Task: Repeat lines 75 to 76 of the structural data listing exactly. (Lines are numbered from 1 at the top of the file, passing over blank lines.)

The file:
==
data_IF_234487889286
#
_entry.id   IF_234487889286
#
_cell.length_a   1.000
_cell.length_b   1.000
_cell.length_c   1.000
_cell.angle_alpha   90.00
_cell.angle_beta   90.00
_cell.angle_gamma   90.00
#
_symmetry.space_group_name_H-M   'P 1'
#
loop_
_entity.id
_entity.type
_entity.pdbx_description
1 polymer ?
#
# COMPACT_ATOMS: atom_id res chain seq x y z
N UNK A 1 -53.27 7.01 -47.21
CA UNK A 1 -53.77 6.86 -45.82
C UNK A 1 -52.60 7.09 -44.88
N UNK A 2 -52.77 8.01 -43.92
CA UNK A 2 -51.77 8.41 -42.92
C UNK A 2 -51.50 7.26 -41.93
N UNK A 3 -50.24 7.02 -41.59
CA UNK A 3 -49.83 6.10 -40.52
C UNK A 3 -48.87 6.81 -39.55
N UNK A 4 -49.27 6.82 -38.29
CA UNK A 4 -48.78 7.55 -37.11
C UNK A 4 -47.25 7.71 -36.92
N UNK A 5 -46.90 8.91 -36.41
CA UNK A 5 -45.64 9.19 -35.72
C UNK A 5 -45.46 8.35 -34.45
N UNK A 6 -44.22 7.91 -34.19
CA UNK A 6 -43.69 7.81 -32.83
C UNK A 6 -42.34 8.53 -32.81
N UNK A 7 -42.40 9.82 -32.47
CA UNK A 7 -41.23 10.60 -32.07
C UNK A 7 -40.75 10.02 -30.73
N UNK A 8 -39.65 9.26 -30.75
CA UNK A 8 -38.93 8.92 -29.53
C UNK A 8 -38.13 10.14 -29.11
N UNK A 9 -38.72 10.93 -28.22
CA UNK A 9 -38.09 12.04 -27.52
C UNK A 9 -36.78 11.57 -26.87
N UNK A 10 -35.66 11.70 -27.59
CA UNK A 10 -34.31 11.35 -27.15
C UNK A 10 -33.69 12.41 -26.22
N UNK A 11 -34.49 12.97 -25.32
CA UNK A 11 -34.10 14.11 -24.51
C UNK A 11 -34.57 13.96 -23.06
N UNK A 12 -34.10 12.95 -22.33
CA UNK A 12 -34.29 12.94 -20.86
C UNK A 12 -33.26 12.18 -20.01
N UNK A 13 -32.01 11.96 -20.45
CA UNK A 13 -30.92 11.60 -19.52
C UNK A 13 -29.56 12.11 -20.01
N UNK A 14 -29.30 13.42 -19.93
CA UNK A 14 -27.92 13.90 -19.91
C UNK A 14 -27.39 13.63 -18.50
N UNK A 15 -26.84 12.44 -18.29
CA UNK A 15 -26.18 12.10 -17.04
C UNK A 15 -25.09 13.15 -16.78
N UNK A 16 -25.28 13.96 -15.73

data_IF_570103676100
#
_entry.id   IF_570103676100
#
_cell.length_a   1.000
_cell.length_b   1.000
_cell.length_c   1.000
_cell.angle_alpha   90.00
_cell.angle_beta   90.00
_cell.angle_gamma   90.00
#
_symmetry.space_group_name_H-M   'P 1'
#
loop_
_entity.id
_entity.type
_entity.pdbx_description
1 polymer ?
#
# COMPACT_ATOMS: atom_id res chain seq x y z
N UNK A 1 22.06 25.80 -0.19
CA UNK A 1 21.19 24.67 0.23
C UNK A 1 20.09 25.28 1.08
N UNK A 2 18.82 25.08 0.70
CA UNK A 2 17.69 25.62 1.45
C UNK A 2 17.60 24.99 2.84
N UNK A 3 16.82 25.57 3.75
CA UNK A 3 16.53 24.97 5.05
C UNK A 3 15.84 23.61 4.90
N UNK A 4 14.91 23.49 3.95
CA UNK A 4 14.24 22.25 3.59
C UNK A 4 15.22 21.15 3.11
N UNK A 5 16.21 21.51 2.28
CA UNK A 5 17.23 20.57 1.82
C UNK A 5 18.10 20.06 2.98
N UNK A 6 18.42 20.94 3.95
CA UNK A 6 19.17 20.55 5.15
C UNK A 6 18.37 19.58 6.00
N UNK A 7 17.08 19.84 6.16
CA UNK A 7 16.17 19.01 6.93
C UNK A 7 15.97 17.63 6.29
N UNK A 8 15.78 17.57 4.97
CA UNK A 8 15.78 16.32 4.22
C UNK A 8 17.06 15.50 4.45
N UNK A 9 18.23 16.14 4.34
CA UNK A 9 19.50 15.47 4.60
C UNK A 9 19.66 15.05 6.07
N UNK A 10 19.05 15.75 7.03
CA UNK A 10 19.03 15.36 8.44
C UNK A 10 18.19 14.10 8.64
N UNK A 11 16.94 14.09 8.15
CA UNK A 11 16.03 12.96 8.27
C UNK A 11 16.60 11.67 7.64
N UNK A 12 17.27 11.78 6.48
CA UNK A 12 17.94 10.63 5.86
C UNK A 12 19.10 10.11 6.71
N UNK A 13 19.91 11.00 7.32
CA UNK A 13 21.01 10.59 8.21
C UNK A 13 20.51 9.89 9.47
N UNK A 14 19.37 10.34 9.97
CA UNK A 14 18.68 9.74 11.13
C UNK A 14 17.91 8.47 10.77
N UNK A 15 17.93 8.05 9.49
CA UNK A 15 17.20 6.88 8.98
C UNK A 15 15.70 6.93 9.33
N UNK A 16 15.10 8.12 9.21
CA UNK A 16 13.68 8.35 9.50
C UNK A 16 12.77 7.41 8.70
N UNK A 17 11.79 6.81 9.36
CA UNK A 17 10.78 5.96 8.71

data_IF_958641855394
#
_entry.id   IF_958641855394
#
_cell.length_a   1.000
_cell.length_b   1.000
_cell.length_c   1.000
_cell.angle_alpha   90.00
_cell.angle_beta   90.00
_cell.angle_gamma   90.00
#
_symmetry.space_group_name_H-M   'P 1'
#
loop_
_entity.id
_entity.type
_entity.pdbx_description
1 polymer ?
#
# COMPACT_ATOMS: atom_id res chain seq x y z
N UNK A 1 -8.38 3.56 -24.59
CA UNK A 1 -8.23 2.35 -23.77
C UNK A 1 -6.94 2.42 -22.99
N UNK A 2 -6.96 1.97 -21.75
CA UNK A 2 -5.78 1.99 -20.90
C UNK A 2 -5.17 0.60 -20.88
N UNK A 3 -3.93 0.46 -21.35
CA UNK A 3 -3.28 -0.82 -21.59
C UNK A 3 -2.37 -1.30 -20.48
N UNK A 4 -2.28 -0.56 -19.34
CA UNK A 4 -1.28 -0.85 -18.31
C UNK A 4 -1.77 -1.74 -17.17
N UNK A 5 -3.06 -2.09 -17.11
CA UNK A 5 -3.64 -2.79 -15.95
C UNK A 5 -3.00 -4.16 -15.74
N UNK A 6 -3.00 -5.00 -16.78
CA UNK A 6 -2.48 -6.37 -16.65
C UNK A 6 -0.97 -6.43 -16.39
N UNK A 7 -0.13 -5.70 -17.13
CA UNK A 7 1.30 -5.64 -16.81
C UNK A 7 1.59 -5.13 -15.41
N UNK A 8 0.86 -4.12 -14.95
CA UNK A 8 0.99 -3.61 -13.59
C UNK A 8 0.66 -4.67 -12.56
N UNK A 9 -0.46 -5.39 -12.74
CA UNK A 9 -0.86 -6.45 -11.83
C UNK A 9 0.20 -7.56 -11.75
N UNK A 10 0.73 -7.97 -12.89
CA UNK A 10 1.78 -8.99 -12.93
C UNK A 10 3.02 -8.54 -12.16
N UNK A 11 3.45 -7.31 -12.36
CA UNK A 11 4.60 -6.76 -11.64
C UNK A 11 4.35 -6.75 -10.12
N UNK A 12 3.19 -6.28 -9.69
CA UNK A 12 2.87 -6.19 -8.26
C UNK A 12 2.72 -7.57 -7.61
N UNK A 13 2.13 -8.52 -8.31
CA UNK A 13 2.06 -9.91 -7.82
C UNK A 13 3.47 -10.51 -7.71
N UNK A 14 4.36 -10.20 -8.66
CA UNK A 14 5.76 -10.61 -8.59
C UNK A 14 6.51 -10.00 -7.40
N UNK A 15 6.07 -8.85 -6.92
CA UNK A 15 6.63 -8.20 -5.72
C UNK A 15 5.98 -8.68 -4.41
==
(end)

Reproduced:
_cell.angle_beta   90.00
_cell.angle_gamma   90.00